I’ve written a book called “Understanding Computation” for O’Reilly Media. You can buy it from the O’Reilly shop or Amazon (US, UK). Here’s a sample chapter and all the code.
It’s a book about old, deep ideas from theoretical computer science, deconstructed and explained in an engaging, practical way for an audience of working programmers.
The focus is on answering questions about computation and the fundamental mechanics of programming languages: how do they really work? what can they really do? what do the programs we write in them really mean? The book consists of pragmatic explorations of these questions, demonstrated with real code and meaningful examples in a familiar language.
These are foundational concepts that you’ll wish you’d always known, digested and presented in a way that makes sense; universal truths which are interesting in their own right, but which also give you a better understanding of the way you do your job and the limitations of what’s possible.
The chapters are:
- Introduction. What is this book for? Who should read this book? What is Ruby?
Part I: Programs and Machines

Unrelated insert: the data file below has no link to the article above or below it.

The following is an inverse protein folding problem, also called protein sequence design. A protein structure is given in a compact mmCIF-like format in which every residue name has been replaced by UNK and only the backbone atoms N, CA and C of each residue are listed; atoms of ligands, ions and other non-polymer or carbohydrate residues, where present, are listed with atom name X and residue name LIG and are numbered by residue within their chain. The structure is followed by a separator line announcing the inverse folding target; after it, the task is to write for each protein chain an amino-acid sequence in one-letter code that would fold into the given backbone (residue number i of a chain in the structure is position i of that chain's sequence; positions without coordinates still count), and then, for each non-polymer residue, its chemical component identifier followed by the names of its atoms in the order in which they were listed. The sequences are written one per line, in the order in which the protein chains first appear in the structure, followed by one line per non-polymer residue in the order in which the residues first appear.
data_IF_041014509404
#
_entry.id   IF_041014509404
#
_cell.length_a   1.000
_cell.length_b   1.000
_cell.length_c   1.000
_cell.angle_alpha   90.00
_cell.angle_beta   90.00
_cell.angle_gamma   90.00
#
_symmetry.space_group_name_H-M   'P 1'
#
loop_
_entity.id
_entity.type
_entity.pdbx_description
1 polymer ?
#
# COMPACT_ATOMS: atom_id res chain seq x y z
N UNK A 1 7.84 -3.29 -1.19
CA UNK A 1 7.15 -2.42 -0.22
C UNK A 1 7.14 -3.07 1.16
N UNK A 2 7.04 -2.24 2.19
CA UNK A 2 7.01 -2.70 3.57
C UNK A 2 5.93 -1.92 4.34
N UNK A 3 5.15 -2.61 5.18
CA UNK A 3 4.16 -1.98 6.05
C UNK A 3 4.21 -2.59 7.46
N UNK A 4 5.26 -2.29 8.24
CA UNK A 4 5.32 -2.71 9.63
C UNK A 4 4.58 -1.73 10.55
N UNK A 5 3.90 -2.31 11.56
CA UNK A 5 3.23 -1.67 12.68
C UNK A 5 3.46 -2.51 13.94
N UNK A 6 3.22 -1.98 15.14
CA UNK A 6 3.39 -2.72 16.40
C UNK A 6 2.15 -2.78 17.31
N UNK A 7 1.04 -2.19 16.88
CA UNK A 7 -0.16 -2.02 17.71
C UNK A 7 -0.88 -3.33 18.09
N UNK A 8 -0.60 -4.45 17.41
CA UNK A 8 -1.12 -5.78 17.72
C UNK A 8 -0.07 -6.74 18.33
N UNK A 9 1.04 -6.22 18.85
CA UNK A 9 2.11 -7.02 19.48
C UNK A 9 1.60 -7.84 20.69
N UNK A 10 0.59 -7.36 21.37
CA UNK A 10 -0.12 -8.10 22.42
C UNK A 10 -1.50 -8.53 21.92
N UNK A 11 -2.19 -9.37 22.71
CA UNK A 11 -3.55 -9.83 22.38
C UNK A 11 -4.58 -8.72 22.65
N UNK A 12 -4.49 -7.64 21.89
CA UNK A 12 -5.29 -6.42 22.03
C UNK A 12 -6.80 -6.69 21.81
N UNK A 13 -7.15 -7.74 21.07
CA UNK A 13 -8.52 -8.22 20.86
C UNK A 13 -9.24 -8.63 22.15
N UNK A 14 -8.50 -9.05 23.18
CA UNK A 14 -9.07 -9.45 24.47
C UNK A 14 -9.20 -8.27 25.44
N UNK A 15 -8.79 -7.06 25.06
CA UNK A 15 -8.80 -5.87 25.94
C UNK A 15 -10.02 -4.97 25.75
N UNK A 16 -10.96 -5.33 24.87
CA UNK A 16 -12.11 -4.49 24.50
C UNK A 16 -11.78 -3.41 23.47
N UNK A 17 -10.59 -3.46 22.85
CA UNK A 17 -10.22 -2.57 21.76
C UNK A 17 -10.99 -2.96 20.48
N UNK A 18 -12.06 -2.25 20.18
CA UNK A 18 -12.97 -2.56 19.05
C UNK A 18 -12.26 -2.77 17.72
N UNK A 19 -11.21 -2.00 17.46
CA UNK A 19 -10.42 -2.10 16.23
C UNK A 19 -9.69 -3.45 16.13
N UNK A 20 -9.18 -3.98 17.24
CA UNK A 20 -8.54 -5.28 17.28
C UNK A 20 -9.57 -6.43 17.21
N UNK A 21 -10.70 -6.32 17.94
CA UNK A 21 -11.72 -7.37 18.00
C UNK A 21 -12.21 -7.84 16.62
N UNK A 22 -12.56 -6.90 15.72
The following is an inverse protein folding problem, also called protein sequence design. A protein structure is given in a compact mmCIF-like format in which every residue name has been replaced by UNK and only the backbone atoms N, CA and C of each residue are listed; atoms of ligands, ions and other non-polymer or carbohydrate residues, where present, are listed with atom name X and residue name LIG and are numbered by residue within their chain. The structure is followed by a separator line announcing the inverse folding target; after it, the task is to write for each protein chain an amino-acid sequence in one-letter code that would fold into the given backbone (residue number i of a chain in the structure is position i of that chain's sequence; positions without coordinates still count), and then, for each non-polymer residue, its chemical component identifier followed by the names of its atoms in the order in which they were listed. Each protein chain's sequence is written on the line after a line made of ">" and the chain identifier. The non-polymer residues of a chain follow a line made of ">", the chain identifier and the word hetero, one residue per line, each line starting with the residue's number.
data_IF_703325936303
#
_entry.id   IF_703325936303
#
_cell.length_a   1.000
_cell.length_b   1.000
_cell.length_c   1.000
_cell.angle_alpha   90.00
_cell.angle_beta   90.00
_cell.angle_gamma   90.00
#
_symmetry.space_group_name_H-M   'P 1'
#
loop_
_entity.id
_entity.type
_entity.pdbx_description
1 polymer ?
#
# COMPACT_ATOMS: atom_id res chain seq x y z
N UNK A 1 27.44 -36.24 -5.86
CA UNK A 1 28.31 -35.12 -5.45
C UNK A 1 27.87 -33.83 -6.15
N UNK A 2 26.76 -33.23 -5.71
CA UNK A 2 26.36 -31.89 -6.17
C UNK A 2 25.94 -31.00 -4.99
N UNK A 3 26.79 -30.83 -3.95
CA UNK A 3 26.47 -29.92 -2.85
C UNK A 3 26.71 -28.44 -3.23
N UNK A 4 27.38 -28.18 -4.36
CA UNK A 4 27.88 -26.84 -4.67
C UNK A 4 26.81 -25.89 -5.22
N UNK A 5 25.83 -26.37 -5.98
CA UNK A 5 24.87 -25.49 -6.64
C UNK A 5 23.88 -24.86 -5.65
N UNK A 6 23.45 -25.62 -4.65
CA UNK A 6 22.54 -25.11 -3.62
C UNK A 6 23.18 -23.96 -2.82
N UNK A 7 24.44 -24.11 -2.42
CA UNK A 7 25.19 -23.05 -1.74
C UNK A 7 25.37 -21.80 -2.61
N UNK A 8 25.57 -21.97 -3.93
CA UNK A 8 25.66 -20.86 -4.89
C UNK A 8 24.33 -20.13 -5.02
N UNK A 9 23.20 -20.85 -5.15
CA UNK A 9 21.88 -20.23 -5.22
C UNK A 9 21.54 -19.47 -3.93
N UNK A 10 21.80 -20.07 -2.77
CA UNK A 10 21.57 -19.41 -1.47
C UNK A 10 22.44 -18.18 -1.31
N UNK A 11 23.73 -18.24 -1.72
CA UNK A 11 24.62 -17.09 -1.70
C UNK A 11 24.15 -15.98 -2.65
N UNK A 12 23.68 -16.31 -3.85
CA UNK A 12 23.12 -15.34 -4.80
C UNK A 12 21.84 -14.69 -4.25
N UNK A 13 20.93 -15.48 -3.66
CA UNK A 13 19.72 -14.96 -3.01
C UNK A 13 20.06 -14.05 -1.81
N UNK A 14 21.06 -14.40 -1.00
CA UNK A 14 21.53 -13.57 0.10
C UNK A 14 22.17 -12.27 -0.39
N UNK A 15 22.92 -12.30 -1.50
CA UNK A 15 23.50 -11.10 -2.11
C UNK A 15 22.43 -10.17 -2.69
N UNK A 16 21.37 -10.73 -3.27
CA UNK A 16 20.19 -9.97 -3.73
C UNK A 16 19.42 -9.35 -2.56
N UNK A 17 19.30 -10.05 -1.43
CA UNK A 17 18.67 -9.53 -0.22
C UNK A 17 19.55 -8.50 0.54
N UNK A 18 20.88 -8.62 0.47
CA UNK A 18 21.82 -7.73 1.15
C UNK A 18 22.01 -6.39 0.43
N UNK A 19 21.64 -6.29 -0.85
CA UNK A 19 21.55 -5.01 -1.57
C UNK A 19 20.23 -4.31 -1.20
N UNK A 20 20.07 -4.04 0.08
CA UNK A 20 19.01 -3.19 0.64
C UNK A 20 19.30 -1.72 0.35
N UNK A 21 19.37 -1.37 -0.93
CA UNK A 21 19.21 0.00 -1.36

- The Meaning of Programs. What is a programming language? When we write a program, how do we know what it means, and how does the computer know?
- The Simplest Computers. What does the simplest possible computer look like? What can it be used for? How powerful is it?
- Just Add Power. How can we make a simple computer more powerful? What can we do with it? How much more powerful can it get?
- The Ultimate Machine. What does the most powerful computer look like? How simple is it? How can we program it?
Part II: Computation and Computability
- Programming with Nothing. How many features does a programming language need? How much work can a language do if we remove all of its features?
- Universality is Everywhere. Can a simple system do as much as the most powerful computer? How simple is it possible to get?
- Impossible Programs. What jobs can programs do? How do they do them? What jobs are impossible for any program to do?
- Programming in Toyland. How can programs handle difficult or impossible problems? How do programs cope with incomplete or contradictory information?